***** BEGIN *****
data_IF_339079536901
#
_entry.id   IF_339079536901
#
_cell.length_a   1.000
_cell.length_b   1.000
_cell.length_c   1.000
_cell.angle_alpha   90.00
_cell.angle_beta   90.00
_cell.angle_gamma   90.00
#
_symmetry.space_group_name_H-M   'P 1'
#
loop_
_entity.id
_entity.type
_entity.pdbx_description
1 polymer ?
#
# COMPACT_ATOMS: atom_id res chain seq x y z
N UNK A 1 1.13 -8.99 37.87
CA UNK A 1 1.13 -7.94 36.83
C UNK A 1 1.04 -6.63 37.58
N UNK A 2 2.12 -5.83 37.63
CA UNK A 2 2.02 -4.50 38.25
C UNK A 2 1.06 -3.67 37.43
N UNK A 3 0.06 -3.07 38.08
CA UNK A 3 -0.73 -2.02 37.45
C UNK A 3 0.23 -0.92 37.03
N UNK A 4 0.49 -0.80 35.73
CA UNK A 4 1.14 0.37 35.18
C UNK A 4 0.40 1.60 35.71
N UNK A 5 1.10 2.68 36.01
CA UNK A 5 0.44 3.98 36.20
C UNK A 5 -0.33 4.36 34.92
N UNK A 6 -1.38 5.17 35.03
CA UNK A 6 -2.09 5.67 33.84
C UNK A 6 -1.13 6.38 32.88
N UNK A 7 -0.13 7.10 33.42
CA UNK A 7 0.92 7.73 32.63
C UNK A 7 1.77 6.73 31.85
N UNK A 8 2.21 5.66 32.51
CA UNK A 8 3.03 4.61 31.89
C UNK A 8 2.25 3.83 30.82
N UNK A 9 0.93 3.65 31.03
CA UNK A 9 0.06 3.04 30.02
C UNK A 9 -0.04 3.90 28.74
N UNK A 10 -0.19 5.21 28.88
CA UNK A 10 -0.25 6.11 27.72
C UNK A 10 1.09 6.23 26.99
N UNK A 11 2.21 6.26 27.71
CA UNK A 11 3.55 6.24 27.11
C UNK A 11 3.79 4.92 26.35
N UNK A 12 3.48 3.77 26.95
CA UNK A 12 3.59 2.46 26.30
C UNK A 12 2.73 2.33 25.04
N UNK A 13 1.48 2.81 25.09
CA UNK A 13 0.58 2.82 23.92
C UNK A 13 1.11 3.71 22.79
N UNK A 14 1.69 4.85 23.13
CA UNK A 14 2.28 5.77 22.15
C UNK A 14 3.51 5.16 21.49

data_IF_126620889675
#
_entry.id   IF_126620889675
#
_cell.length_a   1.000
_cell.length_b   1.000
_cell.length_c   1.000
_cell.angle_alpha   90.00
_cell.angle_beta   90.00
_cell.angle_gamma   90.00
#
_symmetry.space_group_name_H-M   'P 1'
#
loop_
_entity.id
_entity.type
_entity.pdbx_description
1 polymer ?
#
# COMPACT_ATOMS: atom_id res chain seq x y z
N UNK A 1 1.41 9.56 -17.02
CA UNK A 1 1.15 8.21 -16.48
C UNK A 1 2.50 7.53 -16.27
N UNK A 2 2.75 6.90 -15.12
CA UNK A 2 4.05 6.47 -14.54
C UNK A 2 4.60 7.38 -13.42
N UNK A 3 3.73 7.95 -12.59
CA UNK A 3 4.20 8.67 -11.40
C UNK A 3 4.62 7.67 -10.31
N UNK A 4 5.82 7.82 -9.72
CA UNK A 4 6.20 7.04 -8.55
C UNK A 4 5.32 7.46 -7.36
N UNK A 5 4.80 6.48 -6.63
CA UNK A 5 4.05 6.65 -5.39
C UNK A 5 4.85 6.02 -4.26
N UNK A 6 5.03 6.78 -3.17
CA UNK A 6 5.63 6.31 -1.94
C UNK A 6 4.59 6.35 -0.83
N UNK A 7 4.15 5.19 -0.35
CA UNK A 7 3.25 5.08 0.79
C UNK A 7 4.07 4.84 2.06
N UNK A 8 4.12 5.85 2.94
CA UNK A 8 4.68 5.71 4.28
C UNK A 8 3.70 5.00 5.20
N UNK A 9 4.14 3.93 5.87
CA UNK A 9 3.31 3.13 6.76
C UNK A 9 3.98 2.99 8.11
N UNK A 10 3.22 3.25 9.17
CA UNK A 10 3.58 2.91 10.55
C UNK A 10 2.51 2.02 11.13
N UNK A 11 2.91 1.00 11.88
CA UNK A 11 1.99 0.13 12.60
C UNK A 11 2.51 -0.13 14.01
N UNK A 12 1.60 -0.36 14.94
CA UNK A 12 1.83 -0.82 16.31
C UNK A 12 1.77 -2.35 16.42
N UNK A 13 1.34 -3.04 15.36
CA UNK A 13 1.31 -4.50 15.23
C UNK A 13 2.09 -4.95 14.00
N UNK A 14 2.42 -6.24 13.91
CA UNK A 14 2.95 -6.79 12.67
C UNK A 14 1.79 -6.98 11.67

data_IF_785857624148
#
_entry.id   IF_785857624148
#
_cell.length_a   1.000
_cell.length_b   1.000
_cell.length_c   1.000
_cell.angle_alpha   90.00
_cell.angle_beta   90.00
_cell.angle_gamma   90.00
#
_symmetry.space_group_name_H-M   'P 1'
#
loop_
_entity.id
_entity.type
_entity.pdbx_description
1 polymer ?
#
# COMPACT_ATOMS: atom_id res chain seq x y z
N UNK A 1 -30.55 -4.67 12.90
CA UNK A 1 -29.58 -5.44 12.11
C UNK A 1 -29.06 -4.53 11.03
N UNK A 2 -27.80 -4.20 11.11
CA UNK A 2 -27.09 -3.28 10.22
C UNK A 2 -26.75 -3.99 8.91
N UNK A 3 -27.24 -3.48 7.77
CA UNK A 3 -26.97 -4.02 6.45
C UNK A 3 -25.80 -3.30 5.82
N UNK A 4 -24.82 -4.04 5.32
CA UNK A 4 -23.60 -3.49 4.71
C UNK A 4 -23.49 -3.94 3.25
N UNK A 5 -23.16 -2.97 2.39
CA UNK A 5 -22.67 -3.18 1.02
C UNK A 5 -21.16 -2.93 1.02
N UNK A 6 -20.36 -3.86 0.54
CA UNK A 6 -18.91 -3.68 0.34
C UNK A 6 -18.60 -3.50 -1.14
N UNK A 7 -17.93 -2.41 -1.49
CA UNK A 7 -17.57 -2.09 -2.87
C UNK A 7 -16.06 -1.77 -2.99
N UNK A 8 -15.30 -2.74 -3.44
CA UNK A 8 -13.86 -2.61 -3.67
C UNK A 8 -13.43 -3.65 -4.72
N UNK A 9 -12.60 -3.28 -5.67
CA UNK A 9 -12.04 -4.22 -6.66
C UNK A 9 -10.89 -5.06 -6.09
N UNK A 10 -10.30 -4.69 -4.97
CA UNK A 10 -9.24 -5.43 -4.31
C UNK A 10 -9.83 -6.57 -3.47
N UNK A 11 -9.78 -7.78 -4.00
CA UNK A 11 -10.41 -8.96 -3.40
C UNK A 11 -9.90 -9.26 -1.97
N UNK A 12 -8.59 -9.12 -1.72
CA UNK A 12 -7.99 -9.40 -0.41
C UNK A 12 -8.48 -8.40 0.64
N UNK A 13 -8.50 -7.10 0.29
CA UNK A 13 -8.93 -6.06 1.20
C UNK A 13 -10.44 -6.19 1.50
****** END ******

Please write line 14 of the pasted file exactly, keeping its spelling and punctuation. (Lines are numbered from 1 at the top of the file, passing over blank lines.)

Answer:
loop_